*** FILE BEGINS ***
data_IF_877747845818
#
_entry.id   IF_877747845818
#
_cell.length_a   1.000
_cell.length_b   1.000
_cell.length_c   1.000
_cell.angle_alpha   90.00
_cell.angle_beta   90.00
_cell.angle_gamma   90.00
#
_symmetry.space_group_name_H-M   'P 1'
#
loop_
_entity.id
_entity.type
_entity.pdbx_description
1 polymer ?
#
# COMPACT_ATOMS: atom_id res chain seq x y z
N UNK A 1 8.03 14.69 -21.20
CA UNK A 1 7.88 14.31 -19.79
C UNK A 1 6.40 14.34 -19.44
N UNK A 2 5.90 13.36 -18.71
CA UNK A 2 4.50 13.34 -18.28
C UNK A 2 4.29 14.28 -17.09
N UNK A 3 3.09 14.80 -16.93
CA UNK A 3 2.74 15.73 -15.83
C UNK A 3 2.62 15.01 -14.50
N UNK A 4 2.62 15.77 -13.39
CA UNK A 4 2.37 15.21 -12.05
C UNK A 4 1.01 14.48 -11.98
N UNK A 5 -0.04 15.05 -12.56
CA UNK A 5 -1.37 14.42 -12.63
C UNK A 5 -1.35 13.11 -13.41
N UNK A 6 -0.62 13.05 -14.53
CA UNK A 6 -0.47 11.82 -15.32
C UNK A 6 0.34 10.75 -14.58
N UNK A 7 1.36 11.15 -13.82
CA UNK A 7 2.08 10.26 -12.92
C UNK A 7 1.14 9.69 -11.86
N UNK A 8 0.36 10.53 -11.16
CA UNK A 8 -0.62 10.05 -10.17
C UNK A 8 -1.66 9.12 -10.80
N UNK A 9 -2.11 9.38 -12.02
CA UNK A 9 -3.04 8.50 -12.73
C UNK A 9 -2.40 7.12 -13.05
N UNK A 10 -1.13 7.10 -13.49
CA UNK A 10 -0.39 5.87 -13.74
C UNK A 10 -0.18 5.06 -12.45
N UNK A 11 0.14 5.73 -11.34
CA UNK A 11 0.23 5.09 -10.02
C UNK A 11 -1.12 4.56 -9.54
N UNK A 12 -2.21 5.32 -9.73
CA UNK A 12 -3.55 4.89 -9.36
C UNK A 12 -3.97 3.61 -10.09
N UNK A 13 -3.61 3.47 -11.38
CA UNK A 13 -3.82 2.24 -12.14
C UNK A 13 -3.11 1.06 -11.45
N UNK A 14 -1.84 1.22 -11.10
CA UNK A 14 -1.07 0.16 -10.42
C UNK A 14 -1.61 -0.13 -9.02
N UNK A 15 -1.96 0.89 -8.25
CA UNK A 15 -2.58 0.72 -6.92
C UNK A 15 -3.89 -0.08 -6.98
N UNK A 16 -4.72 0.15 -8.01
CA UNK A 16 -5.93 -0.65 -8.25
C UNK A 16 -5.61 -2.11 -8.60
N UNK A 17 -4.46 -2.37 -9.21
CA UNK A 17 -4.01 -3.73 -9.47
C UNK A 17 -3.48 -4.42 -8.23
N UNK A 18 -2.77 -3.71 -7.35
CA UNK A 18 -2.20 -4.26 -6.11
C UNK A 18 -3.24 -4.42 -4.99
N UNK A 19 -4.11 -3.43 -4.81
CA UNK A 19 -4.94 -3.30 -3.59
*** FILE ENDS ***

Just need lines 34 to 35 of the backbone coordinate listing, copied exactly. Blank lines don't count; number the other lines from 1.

CA UNK A 5 -1.37 14.42 -12.63
C UNK A 5 -1.35 13.11 -13.41